What I found most interesting during my conversation with Christine is that people who work out actually don’t need the full-intensity treatment. Christine says, “When the device was originally launched we believed that people who worked out frequently would be able to hit 100% intensity right off the bat but it turned out to be the opposite. The reason being is that the motor neurons in their muscles are already active, so they didn’t need as intense of a treatment to get their muscles to contract. The more you use your muscles, the more intense the treatment feels. A person doesn’t have to go up to 100% intensity to get results, you can be at 30% and still see optimal results because it is all contingent upon that person’s threshold.”
So who is the ideal candidate? “Anyone can benefit from an Emsculpt treatment, not just people who are already in shape,” Christine says. “Everyone is different and this is why getting a consult is so important. It all depends on what the person’s goals are. Say they haven’t felt their abs work since giving birth or they’ve plateaued at the gym or they have stubborn fat that the gym is just not fixing—Emsculpt is a great solution. People love how the treatment makes them feel—if they work out, it makes them feel stronger.”
And finally—is this legit or another gimmick promising a quick fix? Christine tells us, “Emsculpt can affect a wider demographic of patients than popular treatments like cool-sculpting. Once you start undergoing Emsculpt treatments, you’ll really start to feel and connect with your muscles, leaving you feeling highly motivated. The longer you maintain and stay in shape, the better your results are going to be; the more that you keep that muscle active, the more you’re going to maintain that 16% muscle growth and 19% fat reduction that occurs simultaneously. If you’re working out frequently, you’re going to have very long lasting results and notice you’re stronger in your work outs because of the additional muscle. As of last year, Emsculpt outsold cool-sculpting, which has been around for decades. The technology was built from scratch in Prague and received FDA approval in 2016 but didn’t hit the market until 2018 because the developers wanted to ensure it would be super successful.”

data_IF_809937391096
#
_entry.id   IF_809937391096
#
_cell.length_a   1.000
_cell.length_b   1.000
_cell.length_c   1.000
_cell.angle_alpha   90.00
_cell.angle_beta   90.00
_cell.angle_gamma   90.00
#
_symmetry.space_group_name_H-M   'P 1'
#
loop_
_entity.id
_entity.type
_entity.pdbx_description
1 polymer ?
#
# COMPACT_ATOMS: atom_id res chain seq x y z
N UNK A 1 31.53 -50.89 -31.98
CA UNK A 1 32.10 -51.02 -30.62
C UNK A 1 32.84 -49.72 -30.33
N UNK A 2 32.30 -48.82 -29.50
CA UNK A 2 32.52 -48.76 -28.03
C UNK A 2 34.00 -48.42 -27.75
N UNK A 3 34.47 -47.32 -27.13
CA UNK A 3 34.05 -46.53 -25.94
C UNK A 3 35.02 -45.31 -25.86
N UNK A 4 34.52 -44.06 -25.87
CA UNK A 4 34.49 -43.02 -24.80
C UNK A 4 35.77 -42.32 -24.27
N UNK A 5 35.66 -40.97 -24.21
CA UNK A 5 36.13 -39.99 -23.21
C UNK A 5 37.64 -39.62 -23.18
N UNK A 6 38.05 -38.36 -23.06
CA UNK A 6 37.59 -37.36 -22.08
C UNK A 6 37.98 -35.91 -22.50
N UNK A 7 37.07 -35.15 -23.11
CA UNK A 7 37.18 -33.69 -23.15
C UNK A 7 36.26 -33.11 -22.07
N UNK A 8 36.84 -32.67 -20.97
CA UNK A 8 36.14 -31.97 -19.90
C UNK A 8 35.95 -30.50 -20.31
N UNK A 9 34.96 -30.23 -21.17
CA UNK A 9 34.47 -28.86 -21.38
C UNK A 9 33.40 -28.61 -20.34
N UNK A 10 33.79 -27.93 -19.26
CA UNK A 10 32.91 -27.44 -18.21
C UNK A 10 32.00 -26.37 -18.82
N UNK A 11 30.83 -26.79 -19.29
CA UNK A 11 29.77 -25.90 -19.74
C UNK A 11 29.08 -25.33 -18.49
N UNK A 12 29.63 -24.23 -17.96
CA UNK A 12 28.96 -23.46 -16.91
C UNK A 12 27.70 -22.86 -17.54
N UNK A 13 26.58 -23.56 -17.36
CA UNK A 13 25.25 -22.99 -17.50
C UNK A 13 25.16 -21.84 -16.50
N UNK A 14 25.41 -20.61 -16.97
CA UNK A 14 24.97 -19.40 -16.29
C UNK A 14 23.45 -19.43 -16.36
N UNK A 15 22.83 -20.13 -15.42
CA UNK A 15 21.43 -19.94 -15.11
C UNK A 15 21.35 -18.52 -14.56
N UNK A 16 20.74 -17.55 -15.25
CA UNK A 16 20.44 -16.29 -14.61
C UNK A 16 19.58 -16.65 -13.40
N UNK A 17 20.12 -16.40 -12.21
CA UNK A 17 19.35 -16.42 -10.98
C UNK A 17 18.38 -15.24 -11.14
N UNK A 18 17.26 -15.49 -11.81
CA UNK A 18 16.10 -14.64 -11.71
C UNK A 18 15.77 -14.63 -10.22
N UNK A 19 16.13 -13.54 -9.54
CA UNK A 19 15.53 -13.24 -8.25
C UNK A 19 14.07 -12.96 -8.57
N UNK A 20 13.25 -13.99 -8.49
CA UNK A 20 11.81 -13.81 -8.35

And while you may notice some instant results, the full effects will reach their peak 3 months after the last treatment. So while I wait for my miracle to fully develop, I leave you with these crazy before and after photos.
Images: Jon Ly / Unsplash; skinneymedspa / Instagram; EmSculpt